Excerpted From: Alesia Ash, The Militarization of Mexico's Border and its Impacts on Human Rights, 51 International Journal of Legal Information 58 (Spring, 2023) (129 Footnotes) (Full Document Requested)


AlesiaAshBetween 800,000 and one  million people are estimated to traverse Mexico from Central America each year, endeavoring to reach the United States. These migrants, asylum seekers, and refugees are forced north for a myriad of deeply personal reasons, but most commonly a combination of rampant crime and violence, economic insecurity, government failures, environmental forces, impacts from the global coronavirus pandemic, and, of course, a hope for a better life. Government policies that militarize migration control make the already daunting journey more dangerous. To that end, the Inter-American Commission on Human Rights (IACHR) has repeatedly voiced concern about policies that aim to militarize borders and their direct negative impact on human rights. But despite the corrosive effects on human rights, the militarization of national borders is increasing throughout the globe, and it is especially stark between “first world” and developing countries.

The United States has driven this trend by outsourcing border militarization to other countries, most recently and intensely to Mexico and other Central American nations. In the United States, this preference for militarization has been bipartisan, consistent through both Democratic and Republican presidential administrations. We are accustomed to the militarized United States-Mexico border, but this alarming trend is increasingly apparent at Mexico's southern border. One can picture it as the United States extending its border more than a thousand miles south to crack down on migrants and asylum-seekers.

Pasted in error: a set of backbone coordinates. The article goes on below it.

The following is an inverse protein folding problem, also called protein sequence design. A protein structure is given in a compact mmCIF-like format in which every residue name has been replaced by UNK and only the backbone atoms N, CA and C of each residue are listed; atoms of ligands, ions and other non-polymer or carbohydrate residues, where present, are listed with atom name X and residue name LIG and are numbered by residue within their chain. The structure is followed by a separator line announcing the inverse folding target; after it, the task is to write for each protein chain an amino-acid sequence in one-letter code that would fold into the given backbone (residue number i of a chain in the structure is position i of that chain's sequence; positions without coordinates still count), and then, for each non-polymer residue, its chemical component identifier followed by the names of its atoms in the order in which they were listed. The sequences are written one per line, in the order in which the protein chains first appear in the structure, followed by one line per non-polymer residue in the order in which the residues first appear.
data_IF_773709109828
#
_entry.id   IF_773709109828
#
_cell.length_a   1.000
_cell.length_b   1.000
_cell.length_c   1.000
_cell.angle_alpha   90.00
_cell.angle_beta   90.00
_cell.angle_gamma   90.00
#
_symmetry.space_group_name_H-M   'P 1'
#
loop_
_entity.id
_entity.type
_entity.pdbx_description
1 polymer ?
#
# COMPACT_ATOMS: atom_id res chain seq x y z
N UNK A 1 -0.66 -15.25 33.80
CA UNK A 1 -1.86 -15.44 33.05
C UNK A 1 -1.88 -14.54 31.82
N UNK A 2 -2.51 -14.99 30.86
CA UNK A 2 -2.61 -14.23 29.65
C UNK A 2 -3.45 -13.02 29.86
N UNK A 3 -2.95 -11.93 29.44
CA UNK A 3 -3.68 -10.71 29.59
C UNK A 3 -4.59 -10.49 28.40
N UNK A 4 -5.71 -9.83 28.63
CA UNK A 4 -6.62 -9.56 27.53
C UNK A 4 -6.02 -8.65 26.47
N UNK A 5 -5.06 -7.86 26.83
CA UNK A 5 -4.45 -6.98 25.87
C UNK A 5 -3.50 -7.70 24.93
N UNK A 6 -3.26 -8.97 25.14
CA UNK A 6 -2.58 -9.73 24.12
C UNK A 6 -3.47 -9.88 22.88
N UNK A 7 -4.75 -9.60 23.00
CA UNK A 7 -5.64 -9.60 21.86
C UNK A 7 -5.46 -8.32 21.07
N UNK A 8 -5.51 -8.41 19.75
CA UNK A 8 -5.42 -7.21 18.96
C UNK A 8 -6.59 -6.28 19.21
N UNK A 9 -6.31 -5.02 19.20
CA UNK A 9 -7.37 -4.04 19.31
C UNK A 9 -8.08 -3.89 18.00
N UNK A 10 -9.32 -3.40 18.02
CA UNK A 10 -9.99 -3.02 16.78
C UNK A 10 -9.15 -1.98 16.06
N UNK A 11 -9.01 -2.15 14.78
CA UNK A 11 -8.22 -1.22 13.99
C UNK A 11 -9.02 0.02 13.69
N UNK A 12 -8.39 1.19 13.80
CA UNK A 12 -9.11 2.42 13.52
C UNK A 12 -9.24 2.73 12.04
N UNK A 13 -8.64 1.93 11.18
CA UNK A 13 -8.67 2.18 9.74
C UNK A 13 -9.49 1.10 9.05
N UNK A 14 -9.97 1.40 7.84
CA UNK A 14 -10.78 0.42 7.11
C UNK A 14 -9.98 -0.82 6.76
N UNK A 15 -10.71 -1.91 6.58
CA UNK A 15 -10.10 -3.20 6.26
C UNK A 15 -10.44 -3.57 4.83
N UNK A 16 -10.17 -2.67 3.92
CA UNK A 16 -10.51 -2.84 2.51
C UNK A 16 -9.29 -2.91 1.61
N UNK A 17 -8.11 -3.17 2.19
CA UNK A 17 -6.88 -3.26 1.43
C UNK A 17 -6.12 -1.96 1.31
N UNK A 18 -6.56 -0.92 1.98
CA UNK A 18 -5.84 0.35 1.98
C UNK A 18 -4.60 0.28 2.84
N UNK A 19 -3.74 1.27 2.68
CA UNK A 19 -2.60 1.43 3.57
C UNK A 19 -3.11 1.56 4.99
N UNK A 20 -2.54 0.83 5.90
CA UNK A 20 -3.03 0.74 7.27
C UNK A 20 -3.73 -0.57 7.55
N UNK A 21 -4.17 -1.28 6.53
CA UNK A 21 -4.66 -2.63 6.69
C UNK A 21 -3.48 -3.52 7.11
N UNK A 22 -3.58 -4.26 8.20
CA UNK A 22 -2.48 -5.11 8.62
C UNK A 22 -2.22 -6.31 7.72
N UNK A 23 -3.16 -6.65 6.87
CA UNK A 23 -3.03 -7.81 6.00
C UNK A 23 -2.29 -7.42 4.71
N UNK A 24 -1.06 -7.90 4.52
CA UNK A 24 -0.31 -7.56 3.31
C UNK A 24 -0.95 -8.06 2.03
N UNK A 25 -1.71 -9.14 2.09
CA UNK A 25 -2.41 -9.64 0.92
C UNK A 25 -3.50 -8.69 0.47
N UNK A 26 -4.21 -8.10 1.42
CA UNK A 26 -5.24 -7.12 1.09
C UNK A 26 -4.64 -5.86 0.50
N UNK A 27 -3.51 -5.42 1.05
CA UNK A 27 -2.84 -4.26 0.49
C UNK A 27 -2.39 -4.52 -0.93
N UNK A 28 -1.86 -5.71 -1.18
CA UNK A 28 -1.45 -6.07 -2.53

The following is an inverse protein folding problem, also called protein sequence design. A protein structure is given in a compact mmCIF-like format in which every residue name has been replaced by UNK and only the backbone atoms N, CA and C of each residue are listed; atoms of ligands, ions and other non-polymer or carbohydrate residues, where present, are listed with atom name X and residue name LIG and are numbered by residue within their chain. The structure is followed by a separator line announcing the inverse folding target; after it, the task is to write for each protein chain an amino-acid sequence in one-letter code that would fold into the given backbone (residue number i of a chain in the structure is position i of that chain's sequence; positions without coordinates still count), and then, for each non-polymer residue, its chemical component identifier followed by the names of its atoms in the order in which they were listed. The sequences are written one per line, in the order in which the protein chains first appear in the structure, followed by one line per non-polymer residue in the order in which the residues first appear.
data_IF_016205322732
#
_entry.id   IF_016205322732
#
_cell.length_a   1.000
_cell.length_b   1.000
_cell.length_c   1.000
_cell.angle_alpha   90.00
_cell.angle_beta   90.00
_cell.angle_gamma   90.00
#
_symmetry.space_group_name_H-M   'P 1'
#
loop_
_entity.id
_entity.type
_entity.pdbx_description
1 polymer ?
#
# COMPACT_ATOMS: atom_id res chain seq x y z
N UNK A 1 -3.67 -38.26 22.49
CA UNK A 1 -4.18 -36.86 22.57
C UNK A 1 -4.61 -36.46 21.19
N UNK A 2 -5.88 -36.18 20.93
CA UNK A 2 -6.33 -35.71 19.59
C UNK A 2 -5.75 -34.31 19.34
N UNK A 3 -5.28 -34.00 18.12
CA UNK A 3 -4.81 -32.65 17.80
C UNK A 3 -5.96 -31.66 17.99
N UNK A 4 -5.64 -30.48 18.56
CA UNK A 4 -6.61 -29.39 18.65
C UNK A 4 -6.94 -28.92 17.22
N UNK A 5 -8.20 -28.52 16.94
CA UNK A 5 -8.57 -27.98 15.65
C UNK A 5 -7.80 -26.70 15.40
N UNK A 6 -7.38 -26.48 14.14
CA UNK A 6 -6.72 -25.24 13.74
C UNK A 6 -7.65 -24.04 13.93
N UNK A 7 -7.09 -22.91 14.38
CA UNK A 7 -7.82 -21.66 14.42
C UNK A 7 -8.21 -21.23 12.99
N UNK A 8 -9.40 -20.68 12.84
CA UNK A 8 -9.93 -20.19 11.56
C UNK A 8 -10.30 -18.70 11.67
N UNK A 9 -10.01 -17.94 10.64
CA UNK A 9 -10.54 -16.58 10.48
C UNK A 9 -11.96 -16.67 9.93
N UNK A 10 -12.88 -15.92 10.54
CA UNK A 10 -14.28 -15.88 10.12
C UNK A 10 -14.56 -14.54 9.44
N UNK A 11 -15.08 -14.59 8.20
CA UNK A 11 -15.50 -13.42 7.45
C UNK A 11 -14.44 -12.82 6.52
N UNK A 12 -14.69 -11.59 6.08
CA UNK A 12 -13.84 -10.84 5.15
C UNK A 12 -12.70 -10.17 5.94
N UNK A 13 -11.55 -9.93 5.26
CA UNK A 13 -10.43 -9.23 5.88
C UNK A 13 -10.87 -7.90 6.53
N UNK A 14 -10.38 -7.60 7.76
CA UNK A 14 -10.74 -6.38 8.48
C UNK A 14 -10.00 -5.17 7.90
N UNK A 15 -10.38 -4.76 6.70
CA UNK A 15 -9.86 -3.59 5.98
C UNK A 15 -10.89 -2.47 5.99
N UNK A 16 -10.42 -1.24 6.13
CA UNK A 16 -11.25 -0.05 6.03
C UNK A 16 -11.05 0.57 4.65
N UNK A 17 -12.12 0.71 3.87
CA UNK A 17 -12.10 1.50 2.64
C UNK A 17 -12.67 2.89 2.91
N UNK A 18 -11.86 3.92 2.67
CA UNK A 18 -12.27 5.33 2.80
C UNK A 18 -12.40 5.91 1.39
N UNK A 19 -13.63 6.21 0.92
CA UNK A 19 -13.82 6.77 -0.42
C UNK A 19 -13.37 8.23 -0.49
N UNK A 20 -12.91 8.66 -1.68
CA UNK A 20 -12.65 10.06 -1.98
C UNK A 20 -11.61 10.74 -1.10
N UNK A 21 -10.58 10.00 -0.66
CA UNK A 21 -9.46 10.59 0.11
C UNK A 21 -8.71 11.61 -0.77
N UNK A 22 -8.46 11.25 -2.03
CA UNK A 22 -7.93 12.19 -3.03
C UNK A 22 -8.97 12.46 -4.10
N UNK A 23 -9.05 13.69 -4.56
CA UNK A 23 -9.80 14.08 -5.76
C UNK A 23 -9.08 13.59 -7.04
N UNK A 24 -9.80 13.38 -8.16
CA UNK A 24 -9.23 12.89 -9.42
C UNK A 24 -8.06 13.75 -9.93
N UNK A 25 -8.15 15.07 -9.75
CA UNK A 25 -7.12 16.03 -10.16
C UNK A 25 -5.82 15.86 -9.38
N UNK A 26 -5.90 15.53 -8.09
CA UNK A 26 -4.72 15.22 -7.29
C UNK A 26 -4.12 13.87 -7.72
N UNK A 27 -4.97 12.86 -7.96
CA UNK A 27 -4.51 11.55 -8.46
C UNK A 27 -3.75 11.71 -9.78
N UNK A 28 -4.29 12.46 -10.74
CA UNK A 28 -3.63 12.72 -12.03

This research paper explores Mexico's recent push to militarize immigration enforcement following pressure from the United States. Militarization refers broadly to enhanced border enforcement, emphasizing “the use of military rhetoric and ideology, as well as military tactics, strategy, technology, equipment and forces,” which conflicts with the human rights of migrants and asylum seekers. Militarization is key to the “prevention through deterrence” strategy, which aims to reduce immigration by making the journey more arduous and costly, if not deadly. It forces migrants to evade increased border personnel and military technology, such as night vision technology, underground sensors, and drone surveillance. These intentional barriers force migrants to rely on expensive and exploitive guides and take more dangerous and remote routes.

The paper begins with a brief background on the migration situation in Mexico and Central America. Next, we focus on the creation of the Mexican National Guard and its deployment to the border. We then discuss how Mexico's migration enforcement and detention practices may be violating its own Constitution and international law. Finally, the paper explores the impacts increased enforcement and militarization have had on the human rights of migrants and recommendations to improve the migration system and protect human rights.

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Mexico will continue to face the difficult task of balancing migration enforcement with human rights protection and pressure from the United States to do more to stop the flow of migrants. While not the focus of this paper, future papers might take a more in-depth look at how the United States exerts pressure over other countries to implement its characteristic border militarization. This United States practice is destructive to the human rights of all people and must end. It should not require another photo of a parent and child dead for the United States to live and breathe its commitment to human rights. Shifting resources from criminalization and detention efforts to programs that affirm human rights would be a good start.